Some of the resident actors will be seen in only two shows this season, but in Laura Gordon's case, she will also direct two productions. Two company members, Lee Ernst and Jonathan Gillard Daly, are in "Cabaret." Ernst plays the nightclub master of ceremonies, and Daly was cast as the Jewish fruit seller Herr Schultz.

Two local stage veterans who have often worked at the Rep, Angela Iannone and Linda Stephens, are also in the show. Sally Bowles is being played by Kelley Faulkner, a formerly Philadelphia-based actress who recently moved to Milwaukee.

Clements' professional resume includes numerous musicals, and he is sensitive to speculation in some quarters that he is turning the Rep into a musical theater company. He makes the point that his job is to tell stories, and sometimes those stories use the musical theater genre. "I have always seen myself as a director of plays who also does musicals," the new artistic director said when he was introduced to Milwaukee last fall.

"The American musical is one of this country's greatest contributions to world theater," he told me in March. ""Cabaret' is a musical that has something to say."

Clements is emphasizing the "Cabaret" message in the Rep's production. Jody Hirsh, the Jewish Community Center's Judaic education director, is a consultant on the show. He has given the cast a Power Point presentation on the Weimar Republic and the rise of the Third Reich, showed the cast several relevant films, sat in on rehearsals and written a piece for the "Cabaret" program.

"I tried to help them understand the crowd mentality, being swept away," Hirsh recently said. "We discussed how the Nazis could grow from a small fringe group to an unstoppable force."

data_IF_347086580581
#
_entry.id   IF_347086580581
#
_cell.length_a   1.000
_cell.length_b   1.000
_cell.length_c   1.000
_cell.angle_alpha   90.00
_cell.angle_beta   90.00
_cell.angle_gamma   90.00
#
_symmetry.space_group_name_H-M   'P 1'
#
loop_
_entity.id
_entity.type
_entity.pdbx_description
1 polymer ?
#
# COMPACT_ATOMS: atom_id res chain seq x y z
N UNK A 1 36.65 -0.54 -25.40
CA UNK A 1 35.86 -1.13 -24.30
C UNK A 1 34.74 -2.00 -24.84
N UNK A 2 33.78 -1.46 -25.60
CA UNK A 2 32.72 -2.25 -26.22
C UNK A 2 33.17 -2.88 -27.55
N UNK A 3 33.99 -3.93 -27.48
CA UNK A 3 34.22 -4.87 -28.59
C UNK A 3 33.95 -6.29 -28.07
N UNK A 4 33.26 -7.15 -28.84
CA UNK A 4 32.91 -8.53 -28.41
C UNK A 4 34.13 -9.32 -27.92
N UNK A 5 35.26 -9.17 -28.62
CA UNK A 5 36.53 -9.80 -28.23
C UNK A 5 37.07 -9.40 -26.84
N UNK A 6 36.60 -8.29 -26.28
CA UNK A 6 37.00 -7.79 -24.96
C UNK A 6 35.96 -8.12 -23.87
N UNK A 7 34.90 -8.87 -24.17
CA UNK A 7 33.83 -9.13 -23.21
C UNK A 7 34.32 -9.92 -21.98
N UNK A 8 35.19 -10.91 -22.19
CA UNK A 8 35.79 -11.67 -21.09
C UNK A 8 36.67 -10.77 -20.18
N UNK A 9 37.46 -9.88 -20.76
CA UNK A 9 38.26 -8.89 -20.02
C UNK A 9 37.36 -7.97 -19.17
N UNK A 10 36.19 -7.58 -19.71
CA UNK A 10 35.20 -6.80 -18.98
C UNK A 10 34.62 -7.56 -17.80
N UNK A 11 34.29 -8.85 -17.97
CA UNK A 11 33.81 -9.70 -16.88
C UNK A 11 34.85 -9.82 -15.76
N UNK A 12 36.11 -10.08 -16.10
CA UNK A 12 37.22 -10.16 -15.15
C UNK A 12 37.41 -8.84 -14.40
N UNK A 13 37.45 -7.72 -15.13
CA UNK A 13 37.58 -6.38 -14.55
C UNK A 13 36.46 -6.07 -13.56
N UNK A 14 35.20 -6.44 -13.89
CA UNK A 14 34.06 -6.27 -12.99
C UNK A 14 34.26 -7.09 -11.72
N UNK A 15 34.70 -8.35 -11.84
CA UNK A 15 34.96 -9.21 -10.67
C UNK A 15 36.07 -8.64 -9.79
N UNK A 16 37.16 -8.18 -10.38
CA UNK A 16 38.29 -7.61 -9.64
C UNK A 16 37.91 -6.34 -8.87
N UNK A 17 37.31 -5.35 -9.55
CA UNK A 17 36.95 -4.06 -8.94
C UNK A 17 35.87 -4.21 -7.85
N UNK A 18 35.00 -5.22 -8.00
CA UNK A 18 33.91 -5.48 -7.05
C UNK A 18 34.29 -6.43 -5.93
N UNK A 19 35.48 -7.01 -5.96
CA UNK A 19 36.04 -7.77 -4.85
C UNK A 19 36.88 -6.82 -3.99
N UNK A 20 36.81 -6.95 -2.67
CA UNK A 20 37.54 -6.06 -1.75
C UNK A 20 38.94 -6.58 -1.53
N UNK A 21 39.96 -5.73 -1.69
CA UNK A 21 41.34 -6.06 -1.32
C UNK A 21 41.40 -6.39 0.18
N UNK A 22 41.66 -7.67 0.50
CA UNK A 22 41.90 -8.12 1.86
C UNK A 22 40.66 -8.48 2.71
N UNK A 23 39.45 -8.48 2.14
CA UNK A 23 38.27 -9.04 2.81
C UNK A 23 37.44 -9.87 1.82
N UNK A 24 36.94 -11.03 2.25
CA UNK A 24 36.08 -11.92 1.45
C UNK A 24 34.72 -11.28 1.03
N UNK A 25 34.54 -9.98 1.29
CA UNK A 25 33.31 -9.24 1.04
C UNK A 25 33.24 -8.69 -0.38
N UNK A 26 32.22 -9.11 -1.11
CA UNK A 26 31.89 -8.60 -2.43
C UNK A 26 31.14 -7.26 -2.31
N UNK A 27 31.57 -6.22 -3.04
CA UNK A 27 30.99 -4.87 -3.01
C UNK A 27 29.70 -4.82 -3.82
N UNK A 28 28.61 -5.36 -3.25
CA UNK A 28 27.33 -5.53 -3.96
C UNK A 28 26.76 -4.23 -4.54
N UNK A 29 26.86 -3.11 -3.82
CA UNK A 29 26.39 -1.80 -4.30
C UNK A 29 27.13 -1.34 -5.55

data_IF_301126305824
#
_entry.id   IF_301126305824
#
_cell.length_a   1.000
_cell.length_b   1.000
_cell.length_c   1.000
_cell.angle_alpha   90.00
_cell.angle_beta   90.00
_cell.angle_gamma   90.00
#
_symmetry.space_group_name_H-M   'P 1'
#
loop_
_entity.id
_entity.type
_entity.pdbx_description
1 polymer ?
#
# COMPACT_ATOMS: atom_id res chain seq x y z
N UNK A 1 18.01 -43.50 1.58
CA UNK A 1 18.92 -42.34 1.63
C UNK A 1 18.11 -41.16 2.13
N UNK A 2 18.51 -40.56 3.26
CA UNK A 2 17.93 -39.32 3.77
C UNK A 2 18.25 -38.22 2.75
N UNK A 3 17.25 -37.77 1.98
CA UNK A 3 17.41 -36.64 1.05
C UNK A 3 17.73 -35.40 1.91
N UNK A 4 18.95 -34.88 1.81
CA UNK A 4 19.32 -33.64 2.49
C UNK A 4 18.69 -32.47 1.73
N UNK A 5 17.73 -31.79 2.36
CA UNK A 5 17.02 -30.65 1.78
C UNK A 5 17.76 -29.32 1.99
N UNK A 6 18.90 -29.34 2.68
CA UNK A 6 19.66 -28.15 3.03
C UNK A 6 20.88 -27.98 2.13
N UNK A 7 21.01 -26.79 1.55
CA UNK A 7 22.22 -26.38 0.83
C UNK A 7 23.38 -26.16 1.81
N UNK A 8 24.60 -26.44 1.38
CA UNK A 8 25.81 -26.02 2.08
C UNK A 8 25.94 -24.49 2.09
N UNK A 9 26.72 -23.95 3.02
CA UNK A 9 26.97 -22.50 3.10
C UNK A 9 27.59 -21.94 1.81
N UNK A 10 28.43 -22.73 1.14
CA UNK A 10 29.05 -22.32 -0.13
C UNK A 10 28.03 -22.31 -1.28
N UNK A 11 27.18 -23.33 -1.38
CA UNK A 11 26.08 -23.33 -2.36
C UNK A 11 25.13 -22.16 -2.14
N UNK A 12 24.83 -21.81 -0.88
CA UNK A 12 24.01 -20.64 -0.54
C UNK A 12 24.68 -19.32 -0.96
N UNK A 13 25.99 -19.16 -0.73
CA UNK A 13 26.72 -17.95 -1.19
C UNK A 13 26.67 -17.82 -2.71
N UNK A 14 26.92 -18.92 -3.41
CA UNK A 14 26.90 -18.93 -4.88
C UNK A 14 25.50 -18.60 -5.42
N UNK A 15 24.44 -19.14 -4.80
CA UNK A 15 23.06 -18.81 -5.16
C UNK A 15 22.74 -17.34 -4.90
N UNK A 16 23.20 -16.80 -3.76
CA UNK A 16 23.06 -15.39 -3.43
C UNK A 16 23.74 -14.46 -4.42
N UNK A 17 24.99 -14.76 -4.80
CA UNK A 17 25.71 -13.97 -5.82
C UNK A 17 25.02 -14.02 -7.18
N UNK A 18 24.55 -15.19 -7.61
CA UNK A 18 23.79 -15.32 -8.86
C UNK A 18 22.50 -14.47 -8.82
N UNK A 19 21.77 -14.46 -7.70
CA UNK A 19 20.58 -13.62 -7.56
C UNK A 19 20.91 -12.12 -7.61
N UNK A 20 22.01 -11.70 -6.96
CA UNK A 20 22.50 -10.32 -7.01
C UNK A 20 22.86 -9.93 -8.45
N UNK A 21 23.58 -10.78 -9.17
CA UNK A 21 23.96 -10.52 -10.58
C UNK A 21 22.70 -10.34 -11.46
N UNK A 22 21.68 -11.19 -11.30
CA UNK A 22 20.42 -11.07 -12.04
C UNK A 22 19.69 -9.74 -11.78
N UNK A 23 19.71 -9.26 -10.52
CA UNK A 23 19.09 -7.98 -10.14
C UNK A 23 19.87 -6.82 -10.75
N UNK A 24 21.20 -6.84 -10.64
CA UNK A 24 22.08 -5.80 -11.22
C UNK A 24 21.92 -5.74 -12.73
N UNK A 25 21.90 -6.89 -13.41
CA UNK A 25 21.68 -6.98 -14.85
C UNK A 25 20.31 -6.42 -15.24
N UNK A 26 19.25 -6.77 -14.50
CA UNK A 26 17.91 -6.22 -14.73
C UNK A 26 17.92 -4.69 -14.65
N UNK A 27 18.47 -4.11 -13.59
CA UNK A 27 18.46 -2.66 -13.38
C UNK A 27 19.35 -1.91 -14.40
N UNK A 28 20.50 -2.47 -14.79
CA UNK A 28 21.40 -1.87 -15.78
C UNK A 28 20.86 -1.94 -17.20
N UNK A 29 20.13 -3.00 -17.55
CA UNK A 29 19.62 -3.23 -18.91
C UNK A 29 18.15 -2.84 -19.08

In a chat last month, Clements said political extremism and how it relates to mainstream citizens is a relevant issue today.

Three different stage versions of "Cabaret," plus the movie adaptation, exist. None of the scores are identical.

The Sam Mendes interpretation, which ran for nearly six years on Broadway after opening in 1998, received a lot of attention for its in-your-face sexuality. Clements has chosen to use a Hal Prince version that had a much shorter Broadway run in the '80s.

"I think the story, the content got hijacked by the style in the Mendes version," he explained. "Story comes first. 'Cabaret' is an incredibly subtle bit of theater, and that is what I am trying to shoot for. Nuance is necessary."

Befitting a production on Broadway, the Rep will field a cast of 33, including 12 acting interns. Sound and lighting upgrades have been installed for "Cabaret" in the Quadracci Powerhouse Theater. Managing director Helsing Wolters points out that those permanent improvements will benefit future shows in the space.

Physical enhancements have been made to the company's other performance venues during the summer. The Stiemke Theater now has new and more comfortable seating, and its lobby has been softened with more inviting furniture and other design elements.

Warmer lighting has been added to the Stackner Cabaret, which is also having its food menu tweaked.

"We want the theater-going experience to be on the same high level as the art," Clements explained. "We want the public to feel welcome here after they have bought a ticket."